I carry the tools of my trade in a very light plastic portfolio case, ready to emerge at a moment’s notice. If you look inside this envelope, you’ll find a .9mm mechanical pencil, an equally large eraser, a15-inch straight edge with cork backing (so it doesn’t smear the graphite markings), and 11×17 staff paper. Lots and lots of large staff paper.
Composing can be difficult. Even during those relatively rare and much coveted periods when my brain overflows, with notes spewing forth in surprisingly pleasing orders, I can find it quite challenging to block off enough time to sit uninterrupted in order to vivify those ideas. Since I move back and forth between several different workspaces—each of which presents its own challenges—it’s been essential for me to create rituals that allow me to quickly take over an unfamiliar room. Generally, my first stage of composing involves physically writing out my ideas in pencil on paper, and so I carry the tools of my trade in a very light plastic portfolio case, ready to emerge at a moment’s notice. If you look inside this envelope, you’ll find a .9mm mechanical pencil, an equally large eraser, a 15-inch straight edge with cork backing (so it doesn’t smear the graphite markings), and 11×17 staff paper. Lots and lots of large staff paper.
Several years ago, I created my own paper with blank staves barely large enough to allow me to create legible music, and with just enough vertical space between them for my relatively long-winded performance markings. I use 11×17 paper so I can photocopy it anew each time I run low on supplies (and since I long ago lost my original file and copy, the quality of my staff lines has gradually deteriorated over time), in landscape layout so I can notate up to twelve parts on a single page and see the music run horizontally for a gratifyingly long time. When I compose for large ensembles, I either handwrite a short score, waiting until the computer transcription to see all the parts on separate staves, or I forgo my usual paper in favor of a vertical layout.
For me, the main advantage of this large paper is that it allows me to view big swaths of musical materials at a single time. In solos and small ensembles, I can fit several minutes’ worth of slow music onto a single page, and even for a piece as large and complex as my 20-minute toy piano concerto I was able to notate the entire work on a mere 14 sheets. This feature allows me to lay out entire compositions on the lid of a piano or across a desk, freeing me up to view potential confluences between distant events that I might have otherwise missed. In addition, when I want to create a visual representation of my musical plan, I find that I can sometimes roughly map the form for a new piece on a single piece of paper. Finally, when I’m in the process of sketching new ideas, the large paper permits me to separate different types of materials into their constituent categories while keeping all the various motives for a composition in one place.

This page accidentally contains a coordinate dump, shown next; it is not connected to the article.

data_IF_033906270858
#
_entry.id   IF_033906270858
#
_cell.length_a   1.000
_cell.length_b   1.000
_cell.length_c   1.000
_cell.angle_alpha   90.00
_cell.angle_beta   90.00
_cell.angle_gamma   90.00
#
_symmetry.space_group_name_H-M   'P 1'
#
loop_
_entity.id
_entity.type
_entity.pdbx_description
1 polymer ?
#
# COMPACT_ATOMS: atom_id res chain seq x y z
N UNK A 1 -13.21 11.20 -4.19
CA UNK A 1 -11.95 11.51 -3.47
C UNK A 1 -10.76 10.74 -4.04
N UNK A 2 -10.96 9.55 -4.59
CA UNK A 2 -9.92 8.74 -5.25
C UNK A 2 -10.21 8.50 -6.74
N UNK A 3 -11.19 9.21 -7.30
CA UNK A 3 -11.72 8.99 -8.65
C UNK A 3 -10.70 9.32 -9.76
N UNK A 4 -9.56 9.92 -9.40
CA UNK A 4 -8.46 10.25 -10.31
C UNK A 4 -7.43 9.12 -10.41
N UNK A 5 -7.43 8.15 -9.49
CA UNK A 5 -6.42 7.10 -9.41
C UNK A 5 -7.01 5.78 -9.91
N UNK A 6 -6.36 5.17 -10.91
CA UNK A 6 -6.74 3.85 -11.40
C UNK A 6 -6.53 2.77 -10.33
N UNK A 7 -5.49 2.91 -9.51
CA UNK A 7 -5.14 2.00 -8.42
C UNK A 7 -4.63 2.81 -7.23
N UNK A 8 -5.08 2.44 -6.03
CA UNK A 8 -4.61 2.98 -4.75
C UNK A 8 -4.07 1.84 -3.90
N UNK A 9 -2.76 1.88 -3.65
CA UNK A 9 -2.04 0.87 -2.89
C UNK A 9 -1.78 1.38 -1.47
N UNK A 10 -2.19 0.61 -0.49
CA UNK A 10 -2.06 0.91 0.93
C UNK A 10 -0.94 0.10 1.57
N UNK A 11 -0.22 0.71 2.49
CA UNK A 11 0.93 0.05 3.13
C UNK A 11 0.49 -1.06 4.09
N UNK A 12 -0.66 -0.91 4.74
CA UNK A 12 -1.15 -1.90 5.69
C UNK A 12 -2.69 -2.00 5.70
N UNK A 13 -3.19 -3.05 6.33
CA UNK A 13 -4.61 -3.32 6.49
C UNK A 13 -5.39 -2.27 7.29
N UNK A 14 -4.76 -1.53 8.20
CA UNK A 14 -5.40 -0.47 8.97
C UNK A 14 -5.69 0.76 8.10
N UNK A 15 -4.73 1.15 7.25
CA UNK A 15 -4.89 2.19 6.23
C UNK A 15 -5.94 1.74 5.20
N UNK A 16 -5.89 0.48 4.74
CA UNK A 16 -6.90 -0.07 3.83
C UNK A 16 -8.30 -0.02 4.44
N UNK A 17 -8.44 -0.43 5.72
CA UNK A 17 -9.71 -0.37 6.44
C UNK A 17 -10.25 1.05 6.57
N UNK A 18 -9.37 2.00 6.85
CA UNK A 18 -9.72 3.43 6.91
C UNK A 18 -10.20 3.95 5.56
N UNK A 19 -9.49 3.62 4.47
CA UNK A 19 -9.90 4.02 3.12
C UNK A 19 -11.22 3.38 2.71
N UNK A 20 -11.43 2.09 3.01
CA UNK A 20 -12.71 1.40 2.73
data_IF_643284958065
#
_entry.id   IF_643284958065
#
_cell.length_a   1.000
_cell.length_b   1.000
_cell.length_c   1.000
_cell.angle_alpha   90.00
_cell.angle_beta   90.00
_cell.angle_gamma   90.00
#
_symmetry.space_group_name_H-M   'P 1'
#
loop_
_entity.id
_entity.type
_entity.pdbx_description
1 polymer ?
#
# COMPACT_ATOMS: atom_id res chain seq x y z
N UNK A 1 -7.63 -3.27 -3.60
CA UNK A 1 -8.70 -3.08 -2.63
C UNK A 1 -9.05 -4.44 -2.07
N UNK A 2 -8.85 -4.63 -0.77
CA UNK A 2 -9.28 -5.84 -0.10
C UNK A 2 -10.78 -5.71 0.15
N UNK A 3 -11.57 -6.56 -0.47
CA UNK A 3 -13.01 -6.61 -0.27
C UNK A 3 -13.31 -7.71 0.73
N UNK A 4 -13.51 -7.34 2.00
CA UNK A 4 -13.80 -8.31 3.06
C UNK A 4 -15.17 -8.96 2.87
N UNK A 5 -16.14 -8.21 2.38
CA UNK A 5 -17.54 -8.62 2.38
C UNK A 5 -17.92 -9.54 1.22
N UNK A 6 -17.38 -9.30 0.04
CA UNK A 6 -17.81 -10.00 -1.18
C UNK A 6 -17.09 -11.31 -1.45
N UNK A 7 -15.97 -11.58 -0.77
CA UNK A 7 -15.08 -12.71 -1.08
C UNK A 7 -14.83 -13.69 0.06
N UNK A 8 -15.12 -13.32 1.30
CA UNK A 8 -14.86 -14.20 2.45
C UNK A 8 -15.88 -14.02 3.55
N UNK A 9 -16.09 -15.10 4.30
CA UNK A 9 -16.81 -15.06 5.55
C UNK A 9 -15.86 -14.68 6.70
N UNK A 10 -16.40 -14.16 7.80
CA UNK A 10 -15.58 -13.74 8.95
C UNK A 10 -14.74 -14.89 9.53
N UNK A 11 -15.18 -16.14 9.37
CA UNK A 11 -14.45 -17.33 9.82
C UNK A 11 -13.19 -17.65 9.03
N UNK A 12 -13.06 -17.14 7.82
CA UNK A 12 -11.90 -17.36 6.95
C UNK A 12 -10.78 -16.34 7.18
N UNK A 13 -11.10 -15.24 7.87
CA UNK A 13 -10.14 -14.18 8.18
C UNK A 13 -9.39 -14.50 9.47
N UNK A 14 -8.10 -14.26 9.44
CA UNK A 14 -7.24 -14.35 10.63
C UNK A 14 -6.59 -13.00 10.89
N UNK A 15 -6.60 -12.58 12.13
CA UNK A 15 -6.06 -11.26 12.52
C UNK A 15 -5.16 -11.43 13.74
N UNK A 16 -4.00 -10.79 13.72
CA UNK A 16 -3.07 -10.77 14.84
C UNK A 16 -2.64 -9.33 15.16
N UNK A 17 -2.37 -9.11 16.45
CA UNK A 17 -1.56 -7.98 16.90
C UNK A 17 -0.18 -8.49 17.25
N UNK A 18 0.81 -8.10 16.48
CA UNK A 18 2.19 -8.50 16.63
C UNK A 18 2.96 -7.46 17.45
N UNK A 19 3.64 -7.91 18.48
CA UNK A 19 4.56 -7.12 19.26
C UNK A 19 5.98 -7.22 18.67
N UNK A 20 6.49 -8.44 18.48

The key challenge that often leaves composers afraid of enacting the switch to big paper is how to transport these bulky pages. While students used to purchase large portfolio cases, which they carried around conservatories as a badge of honor (at least I did), our current need for laptop computers and other items that don’t easily fit into such containers makes this solution less viable for our contemporaries. Instead, I simply fold my paper so it fits into an envelope built for 8.5×11 sheets, using a draft page in the middle so the graphite doesn’t smear: a simple solution, but one that is only feasible for composers who don’t worry about the relative condition of their handwritten drafts.
If you’ll excuse me, it’s probably time for me to turn away from the computer and towards the big paper.